Ventricular myocardial architecture as visualised in postmortem swine hearts using magnetic resonance diffusion tensor imaging

Schmid, Peter ; Jaermann, Thomas ; Boesiger, Peter ; Niederer, Peter F. ; Lunkenheimer, Paul P. ; Cryer, Colin W. ; Anderson, Robert H.

In: European Journal of Cardio-Thoracic Surgery, 2005, vol. 27, no. 3, p. 468-472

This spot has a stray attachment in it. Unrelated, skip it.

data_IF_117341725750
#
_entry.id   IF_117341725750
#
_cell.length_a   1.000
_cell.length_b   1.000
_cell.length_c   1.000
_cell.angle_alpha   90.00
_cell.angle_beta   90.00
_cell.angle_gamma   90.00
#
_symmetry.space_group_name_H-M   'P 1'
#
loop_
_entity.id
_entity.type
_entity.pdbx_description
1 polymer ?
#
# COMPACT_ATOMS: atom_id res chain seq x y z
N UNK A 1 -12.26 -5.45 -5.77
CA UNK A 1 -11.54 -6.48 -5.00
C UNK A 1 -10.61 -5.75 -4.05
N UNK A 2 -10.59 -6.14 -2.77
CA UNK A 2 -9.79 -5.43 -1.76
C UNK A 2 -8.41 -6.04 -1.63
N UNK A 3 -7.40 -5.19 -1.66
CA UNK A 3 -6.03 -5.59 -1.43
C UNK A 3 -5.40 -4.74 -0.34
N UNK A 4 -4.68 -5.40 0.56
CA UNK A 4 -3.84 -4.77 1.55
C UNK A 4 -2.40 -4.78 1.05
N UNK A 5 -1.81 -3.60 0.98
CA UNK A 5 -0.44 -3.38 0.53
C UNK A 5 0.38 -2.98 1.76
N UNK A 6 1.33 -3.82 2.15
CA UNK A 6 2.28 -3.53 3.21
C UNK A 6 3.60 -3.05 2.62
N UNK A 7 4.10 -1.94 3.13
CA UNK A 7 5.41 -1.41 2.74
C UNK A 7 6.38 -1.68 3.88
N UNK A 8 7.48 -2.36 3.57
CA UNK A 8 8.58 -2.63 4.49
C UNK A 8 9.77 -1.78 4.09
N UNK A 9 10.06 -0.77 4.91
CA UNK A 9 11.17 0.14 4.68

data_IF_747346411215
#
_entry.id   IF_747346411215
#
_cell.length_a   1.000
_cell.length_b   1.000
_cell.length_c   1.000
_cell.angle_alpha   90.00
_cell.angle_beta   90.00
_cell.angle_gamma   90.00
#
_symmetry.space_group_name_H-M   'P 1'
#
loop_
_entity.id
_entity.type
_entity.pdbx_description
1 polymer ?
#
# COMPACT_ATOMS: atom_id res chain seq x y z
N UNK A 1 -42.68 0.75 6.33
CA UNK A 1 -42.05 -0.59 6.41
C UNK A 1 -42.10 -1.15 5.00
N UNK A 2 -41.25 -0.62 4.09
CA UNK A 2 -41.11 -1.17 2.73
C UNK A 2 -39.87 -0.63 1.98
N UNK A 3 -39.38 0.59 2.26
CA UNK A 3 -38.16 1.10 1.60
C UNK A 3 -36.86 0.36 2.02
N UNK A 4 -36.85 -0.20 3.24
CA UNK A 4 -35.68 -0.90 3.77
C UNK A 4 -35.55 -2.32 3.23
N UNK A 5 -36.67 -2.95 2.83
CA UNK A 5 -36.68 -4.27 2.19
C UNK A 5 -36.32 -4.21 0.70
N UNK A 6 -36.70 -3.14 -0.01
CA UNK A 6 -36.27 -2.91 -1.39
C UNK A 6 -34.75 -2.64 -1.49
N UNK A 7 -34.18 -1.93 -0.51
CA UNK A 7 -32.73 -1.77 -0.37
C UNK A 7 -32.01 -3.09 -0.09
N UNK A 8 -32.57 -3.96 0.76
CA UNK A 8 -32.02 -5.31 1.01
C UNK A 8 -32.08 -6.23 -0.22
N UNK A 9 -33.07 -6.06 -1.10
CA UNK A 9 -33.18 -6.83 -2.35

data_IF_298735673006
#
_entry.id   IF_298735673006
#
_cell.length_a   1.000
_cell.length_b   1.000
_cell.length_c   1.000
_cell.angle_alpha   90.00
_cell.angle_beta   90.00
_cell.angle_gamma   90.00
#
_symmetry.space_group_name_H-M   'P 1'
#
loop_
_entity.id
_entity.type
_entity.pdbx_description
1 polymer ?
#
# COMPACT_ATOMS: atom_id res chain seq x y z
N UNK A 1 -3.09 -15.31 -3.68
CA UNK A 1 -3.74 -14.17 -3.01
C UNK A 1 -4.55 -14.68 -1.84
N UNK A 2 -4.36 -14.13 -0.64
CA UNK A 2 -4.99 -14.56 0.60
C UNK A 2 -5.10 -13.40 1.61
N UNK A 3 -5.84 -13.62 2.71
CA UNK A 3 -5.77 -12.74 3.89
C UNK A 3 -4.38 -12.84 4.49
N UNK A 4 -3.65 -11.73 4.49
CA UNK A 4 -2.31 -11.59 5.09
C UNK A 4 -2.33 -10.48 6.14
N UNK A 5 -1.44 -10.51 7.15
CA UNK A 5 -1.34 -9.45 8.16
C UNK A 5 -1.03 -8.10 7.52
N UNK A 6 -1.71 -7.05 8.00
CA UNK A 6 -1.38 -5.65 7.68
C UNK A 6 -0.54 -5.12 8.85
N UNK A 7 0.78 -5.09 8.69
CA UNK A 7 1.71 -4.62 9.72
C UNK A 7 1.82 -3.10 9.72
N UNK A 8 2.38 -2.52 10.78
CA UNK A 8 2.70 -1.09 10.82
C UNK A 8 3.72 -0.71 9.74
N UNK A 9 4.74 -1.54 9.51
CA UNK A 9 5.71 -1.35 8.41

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    Objective: The three-dimensional arrangement of the ventricular myocardial architecture remains controversial, in part because histological assessment is difficult to achieve, while anatomic dissections are, of necessity, destructive. In this study, we describe how the use of magnetic resonance diffusion tensor imaging has permitted us to reconstruct with precision the architecture of the ventricular myocardial fibres in the post-mortem swine heart. Methods and Results: We obtained diffusion-weighted spin-echo measurements of autopsied porcine hearts using a whole body MR system. We calculated the diffusion tensor and the corresponding eigenvectors on a voxel-by-voxel basis. This permitted us to colour code the fibres, and reconstruct them by connecting voxels in direction of the largest eigenvector. Such reconstructions show that, in the middle layer of the left ventricle, most of the fibres have a circular orientation, albit that a far from negligible component runs in a transverse direction. With increasing distance from the epicardium, the orientation of the fibres shows a continuous change in angulation with respect to an axis normal to the epicardium. Conclusion: Our data presented here supports the concept that the ventricular mass is arranged as a complex three-dimensional mesh of tangential and intruding fibres. The data offers no support for the concept of a ‘unique myocardial band'. The method has the potential to detecting deviations from this basic normal architecture, being capable of reconstructing the ventricular mass so as to assess the spatial coordinates of any single fibre strand. The technique, therefore, has major potential clinical applications in the setting of the failing or malformed heart, potentially being able to identify either systematic or regional disarray of the myocardial fibres